There were 188 reports of burglaries at marijuana businesses in 2020, up from 144 the year before, according to most-recent Denver Police Department data. Data from 2021 is expected to be released within a few weeks. There are currently 204 cannabis stores in Denver. In 2020, those stores made $715 million in marijuana sales, according to the city’s website. There are now more than 30 states in the U.S. that have legalized medical or recreational marijuana.
Escudero said he’s not aware of any comparable increase in burglaries of gun shops, pawn shops and jewelry stores in Denver that would require new similar safety rules. The Denver Police Department, which tracks this data, confirmed Escudero’s statement.
“One of the reasons we think we have one of the most successfully-regulated cannabis markets in the world is that we have focused on safety,” Escudero said. “But unfortunately, in recent years, we have seen an increase in burglaries at dispensaries, and obviously, any time we see an increase in crime, that is really concerning to us.”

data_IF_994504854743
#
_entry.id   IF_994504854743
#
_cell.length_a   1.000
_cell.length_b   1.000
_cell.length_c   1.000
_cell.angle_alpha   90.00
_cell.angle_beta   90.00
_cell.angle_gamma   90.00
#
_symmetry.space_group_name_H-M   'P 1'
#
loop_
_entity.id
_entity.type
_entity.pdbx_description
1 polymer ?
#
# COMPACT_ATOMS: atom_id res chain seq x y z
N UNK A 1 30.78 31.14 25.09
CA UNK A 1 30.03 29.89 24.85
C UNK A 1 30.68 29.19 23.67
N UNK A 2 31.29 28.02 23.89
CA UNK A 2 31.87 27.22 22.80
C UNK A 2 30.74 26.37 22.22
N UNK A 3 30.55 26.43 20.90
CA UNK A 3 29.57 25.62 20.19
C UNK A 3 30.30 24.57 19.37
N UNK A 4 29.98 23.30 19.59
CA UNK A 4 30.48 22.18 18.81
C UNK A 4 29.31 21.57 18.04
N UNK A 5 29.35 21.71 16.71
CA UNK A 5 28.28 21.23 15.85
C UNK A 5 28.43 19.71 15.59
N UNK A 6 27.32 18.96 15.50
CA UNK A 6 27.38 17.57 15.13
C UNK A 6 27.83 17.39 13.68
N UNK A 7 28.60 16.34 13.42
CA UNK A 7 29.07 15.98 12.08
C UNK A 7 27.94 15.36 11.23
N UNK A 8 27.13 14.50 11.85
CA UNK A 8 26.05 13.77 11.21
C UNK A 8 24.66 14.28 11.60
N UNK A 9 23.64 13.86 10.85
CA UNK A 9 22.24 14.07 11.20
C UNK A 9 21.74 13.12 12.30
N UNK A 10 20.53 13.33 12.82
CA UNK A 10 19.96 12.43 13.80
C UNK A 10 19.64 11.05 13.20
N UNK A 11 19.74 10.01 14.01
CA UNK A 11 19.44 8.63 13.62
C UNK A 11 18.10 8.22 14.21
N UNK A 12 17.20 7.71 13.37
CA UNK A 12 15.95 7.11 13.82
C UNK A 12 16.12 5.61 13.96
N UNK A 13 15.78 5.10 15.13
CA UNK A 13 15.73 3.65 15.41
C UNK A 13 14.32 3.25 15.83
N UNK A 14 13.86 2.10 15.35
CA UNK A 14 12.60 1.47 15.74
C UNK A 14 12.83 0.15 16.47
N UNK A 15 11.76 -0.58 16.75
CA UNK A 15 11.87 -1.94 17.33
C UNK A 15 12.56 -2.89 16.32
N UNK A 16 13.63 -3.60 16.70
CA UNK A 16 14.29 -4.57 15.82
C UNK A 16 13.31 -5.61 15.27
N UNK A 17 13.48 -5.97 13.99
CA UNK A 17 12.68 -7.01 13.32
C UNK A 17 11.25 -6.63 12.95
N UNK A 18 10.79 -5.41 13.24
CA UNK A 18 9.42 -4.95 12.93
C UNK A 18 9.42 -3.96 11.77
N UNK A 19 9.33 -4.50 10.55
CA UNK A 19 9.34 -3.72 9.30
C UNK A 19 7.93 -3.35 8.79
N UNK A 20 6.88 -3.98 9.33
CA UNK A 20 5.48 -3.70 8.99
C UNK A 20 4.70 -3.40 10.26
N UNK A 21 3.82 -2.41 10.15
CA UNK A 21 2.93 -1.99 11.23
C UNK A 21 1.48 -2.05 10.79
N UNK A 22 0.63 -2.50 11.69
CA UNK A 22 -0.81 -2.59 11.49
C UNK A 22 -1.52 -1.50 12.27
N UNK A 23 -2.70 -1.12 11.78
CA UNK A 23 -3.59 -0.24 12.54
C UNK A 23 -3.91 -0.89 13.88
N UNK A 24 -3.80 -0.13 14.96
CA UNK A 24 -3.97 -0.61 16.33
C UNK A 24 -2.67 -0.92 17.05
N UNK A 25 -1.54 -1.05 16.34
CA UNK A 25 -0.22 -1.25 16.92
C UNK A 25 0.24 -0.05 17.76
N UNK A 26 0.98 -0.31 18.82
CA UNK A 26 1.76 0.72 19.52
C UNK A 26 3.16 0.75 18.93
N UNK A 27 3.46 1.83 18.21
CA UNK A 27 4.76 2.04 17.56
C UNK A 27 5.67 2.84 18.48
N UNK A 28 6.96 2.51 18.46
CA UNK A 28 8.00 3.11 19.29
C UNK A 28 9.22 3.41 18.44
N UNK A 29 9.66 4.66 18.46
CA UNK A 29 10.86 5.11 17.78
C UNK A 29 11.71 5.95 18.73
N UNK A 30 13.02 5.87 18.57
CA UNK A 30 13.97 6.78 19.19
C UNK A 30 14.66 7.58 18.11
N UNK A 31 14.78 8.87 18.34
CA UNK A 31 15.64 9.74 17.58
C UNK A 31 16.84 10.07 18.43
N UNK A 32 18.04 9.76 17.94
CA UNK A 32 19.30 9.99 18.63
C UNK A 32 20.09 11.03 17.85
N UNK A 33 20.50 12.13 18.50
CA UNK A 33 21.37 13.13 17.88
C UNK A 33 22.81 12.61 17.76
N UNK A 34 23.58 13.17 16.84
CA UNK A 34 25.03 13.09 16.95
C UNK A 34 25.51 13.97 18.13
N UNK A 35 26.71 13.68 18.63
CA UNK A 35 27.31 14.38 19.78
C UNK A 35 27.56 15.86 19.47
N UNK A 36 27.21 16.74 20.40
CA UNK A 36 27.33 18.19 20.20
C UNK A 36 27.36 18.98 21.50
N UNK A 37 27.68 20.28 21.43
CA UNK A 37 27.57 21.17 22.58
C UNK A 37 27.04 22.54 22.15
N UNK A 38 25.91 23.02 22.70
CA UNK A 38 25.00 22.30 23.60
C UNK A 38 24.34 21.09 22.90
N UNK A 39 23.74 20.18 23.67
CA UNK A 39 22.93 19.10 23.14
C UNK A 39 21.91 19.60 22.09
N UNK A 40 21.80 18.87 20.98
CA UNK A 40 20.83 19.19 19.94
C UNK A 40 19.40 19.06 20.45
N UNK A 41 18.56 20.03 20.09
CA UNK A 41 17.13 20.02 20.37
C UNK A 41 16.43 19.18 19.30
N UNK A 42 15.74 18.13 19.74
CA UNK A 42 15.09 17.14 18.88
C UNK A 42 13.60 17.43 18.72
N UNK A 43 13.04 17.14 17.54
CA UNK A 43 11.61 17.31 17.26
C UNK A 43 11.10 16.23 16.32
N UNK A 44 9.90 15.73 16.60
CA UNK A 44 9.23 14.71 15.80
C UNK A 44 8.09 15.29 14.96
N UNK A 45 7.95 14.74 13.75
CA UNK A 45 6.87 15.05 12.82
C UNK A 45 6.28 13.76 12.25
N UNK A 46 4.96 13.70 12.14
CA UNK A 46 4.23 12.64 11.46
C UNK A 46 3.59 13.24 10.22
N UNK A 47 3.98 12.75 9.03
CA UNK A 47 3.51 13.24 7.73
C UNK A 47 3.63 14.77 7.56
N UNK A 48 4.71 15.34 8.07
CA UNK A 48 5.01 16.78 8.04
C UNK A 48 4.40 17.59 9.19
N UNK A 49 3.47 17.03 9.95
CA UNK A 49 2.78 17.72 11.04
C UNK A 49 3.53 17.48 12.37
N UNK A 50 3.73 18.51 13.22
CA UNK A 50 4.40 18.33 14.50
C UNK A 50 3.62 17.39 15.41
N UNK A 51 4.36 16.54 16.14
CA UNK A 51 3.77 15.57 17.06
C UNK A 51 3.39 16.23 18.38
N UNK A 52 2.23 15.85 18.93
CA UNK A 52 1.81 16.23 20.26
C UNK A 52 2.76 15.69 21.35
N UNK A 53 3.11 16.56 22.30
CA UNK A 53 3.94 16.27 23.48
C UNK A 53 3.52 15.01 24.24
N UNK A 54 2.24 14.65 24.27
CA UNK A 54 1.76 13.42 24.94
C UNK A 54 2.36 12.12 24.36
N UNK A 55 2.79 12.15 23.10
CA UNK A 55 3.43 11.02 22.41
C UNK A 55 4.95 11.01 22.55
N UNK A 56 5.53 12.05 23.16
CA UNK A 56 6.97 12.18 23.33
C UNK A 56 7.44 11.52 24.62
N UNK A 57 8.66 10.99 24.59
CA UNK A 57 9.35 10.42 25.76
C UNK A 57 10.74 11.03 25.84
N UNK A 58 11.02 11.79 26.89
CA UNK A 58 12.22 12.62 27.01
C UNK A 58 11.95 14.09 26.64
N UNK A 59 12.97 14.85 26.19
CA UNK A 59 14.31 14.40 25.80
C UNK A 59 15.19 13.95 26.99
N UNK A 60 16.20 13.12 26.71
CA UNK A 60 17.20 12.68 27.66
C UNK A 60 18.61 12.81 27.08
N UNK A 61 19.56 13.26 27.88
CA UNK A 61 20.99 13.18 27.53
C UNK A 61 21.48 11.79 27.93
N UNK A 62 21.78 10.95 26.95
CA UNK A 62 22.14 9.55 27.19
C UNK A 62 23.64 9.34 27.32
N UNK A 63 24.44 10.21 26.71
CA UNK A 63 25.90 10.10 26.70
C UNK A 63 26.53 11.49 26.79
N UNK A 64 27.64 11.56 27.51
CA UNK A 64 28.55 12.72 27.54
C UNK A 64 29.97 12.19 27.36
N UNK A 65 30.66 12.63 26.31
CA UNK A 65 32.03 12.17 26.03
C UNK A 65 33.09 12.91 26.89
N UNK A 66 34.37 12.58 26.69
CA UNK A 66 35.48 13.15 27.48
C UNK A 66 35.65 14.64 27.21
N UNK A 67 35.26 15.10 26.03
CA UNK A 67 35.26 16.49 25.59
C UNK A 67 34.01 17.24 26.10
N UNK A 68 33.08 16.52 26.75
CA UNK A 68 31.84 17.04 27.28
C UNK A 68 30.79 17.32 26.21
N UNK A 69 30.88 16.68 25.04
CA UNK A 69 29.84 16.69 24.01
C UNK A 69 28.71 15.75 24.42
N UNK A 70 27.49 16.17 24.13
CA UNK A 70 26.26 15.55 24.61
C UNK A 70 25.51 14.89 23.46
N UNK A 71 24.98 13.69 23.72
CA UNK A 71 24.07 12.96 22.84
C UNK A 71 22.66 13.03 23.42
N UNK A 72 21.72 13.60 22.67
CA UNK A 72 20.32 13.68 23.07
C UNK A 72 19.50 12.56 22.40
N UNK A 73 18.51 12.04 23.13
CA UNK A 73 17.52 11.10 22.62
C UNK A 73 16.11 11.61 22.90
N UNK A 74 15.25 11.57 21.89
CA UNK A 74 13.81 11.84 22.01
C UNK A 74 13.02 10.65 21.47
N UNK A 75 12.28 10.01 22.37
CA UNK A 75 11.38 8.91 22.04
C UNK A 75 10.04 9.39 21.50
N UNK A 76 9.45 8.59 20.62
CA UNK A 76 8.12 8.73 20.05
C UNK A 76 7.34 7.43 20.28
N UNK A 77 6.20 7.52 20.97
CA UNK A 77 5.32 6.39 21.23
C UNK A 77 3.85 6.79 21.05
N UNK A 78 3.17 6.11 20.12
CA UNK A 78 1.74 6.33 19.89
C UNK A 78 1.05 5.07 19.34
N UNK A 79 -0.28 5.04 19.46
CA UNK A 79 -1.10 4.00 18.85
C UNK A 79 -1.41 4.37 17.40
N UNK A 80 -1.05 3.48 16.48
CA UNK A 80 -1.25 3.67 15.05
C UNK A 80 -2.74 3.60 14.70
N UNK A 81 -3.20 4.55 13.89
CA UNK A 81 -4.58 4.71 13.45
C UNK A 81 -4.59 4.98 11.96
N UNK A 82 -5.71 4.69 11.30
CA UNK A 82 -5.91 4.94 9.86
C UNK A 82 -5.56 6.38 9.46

The safe storage rules are designed to protect marijuana businesses, but also to keep stolen cannabis from being sold on the illicit market to minors, Escudero said. “And I think everyone agrees that keeping cannabis out of the hands of youth, whose brains develop until they’re 24, is an important priority.”